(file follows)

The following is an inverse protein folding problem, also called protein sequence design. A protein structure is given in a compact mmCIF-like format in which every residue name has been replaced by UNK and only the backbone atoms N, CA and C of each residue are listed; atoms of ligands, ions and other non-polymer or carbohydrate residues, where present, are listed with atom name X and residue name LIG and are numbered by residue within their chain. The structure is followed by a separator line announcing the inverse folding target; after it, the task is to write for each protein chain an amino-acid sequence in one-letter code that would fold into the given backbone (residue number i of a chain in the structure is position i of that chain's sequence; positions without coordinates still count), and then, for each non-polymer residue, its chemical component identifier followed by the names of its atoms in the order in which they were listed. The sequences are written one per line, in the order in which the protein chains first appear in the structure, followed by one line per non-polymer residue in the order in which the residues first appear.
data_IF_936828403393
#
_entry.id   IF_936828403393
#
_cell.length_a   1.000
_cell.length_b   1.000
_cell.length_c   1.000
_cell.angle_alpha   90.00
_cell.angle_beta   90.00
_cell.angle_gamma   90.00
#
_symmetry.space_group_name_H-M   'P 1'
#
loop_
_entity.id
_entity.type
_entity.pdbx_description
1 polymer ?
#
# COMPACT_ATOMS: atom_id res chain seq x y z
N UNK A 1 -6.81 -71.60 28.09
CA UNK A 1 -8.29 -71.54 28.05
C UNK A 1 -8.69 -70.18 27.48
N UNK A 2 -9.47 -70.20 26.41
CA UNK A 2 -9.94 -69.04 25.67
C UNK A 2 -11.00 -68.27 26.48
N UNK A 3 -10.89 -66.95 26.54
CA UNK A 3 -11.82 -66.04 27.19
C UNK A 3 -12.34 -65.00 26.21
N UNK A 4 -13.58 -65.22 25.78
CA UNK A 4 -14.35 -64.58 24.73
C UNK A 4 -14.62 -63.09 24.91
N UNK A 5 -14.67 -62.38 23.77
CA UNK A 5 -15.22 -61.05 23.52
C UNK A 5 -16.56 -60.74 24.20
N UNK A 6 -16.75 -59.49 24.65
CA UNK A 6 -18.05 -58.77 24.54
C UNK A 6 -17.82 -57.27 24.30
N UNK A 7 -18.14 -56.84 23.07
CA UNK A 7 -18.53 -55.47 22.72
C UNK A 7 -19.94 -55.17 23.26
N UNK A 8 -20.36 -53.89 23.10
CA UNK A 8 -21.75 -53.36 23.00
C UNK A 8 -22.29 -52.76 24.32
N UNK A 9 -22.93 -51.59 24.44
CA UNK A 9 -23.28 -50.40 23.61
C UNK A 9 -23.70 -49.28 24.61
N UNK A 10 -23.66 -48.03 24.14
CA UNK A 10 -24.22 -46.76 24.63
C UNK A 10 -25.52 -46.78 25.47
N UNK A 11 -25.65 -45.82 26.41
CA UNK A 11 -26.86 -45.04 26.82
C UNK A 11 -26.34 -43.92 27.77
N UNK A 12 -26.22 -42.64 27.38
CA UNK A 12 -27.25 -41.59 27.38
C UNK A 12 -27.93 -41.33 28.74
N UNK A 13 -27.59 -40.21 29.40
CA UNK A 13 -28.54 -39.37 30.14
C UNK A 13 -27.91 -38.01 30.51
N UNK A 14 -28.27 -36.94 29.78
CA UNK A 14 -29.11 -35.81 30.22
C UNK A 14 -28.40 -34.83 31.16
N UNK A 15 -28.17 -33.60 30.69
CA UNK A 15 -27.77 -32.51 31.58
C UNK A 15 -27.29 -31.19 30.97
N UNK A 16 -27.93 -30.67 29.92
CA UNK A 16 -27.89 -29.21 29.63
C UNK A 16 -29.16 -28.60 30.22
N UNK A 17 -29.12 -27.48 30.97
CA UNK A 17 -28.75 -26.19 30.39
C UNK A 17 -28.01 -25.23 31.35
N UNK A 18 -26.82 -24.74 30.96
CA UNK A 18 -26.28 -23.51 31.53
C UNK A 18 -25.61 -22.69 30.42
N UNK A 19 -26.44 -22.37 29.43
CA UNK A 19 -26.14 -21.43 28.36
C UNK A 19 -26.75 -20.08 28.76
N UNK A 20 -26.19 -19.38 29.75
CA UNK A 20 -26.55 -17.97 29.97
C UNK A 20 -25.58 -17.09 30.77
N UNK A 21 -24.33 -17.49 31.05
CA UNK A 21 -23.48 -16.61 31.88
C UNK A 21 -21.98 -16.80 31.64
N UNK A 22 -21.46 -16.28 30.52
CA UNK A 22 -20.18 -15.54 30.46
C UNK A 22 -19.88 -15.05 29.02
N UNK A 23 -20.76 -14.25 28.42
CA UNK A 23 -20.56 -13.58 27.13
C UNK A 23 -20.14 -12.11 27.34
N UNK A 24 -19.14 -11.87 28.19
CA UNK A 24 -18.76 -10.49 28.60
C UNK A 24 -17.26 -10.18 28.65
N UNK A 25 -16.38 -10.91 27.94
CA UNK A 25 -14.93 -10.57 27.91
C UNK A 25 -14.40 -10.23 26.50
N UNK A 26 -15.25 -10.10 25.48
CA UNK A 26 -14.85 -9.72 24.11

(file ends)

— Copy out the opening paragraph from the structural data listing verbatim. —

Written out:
The following is an inverse protein folding problem, also called protein sequence design. A protein structure is given in a compact mmCIF-like format in which every residue name has been replaced by UNK and only the backbone atoms N, CA and C of each residue are listed; atoms of ligands, ions and other non-polymer or carbohydrate residues, where present, are listed with atom name X and residue name LIG and are numbered by residue within their chain. The structure is followed by a separator line announcing the inverse folding target; after it, the task is to write for each protein chain an amino-acid sequence in one-letter code that would fold into the given backbone (residue number i of a chain in the structure is position i of that chain's sequence; positions without coordinates still count), and then, for each non-polymer residue, its chemical component identifier followed by the names of its atoms in the order in which they were listed. The sequences are written one per line, in the order in which the protein chains first appear in the structure, followed by one line per non-polymer residue in the order in which the residues first appear.